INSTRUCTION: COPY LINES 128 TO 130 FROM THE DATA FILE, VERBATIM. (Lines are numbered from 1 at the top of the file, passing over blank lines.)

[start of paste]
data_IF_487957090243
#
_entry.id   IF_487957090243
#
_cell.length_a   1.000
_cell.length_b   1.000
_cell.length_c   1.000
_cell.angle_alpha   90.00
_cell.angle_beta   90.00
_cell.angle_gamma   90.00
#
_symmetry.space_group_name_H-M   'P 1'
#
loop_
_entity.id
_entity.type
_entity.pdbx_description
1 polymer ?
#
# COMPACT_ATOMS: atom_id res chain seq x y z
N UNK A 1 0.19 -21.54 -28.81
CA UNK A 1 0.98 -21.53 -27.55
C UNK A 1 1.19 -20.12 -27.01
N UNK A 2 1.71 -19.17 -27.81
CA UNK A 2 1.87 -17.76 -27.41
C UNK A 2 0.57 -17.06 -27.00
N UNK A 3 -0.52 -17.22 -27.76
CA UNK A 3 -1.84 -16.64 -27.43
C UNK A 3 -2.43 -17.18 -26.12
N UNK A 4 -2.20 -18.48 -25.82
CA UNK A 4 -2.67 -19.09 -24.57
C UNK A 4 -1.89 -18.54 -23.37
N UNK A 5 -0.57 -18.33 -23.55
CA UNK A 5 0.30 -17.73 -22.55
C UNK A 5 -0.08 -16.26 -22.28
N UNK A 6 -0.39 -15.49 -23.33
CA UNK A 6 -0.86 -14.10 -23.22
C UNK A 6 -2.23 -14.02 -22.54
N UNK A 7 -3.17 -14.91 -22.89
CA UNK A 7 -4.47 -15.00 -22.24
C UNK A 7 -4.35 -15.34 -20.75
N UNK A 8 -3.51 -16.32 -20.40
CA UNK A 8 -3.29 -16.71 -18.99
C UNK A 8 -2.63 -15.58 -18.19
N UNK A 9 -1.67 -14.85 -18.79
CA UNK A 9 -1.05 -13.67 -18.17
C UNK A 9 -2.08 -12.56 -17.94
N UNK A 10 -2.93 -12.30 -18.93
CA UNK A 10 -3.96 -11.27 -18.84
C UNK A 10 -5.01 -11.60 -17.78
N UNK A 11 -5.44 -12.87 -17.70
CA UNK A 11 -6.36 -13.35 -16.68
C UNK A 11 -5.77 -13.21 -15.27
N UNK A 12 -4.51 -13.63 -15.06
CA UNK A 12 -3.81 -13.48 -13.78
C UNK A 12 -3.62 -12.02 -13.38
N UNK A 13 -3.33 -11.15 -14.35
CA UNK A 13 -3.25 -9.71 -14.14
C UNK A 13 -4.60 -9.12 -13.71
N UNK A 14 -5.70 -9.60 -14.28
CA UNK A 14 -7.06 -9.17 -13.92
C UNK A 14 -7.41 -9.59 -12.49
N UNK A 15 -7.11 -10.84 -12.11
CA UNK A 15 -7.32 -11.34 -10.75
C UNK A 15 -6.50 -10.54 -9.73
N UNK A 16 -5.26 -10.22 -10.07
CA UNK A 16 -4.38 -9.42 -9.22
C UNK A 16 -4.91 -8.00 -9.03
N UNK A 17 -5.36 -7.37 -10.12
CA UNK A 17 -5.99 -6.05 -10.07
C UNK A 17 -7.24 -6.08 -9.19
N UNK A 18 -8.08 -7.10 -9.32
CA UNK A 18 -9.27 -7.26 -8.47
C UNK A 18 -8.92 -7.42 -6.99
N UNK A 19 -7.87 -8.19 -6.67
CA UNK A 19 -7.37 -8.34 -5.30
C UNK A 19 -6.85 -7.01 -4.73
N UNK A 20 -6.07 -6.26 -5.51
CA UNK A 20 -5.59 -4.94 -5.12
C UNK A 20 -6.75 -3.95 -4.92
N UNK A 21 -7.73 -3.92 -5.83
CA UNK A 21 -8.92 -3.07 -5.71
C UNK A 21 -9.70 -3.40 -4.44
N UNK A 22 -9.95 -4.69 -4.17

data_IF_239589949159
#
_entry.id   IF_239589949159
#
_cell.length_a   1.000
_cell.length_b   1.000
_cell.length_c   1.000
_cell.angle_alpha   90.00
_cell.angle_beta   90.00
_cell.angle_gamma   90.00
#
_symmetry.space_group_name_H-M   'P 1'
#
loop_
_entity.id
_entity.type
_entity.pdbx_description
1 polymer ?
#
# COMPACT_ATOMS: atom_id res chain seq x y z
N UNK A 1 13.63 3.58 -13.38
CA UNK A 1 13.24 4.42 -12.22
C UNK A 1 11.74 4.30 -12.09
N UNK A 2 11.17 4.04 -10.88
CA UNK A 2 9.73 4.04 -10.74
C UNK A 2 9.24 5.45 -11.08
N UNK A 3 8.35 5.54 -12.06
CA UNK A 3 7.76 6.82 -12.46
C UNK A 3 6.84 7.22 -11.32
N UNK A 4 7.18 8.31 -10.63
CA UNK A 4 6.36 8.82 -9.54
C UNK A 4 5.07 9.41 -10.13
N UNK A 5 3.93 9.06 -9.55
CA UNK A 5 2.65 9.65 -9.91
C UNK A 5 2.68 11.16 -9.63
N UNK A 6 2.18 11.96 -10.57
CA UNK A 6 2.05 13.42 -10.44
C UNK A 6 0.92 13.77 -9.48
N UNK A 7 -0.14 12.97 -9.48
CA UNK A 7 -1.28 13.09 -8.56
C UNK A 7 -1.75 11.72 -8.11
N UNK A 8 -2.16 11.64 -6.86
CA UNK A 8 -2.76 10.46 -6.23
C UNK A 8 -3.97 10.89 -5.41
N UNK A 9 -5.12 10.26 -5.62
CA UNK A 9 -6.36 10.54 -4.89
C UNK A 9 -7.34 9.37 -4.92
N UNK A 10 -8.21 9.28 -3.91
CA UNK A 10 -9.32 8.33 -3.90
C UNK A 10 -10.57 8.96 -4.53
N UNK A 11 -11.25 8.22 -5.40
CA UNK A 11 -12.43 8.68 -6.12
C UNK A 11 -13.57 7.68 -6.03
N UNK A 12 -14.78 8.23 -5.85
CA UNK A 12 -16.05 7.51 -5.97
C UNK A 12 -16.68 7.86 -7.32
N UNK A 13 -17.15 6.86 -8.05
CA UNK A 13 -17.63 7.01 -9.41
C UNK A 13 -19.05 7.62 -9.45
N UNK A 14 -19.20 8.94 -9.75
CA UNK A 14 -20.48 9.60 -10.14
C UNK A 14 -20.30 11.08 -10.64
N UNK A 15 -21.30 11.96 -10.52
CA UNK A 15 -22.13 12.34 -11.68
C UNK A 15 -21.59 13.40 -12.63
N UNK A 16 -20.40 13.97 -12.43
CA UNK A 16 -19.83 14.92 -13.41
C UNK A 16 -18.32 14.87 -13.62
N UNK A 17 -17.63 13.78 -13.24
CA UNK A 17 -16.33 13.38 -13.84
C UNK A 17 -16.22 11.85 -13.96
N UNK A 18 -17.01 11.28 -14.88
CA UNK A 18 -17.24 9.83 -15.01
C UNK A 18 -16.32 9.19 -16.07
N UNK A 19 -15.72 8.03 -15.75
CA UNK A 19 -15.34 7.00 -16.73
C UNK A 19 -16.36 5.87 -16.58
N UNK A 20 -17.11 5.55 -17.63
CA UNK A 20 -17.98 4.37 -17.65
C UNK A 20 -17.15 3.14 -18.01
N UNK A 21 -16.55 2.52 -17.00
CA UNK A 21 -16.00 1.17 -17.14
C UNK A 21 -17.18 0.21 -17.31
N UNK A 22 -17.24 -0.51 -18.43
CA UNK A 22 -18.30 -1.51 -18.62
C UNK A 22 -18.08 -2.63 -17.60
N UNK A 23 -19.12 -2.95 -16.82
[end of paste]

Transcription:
C UNK A 8 -3.97 10.89 -5.41
N UNK A 9 -5.12 10.26 -5.62
CA UNK A 9 -6.36 10.54 -4.89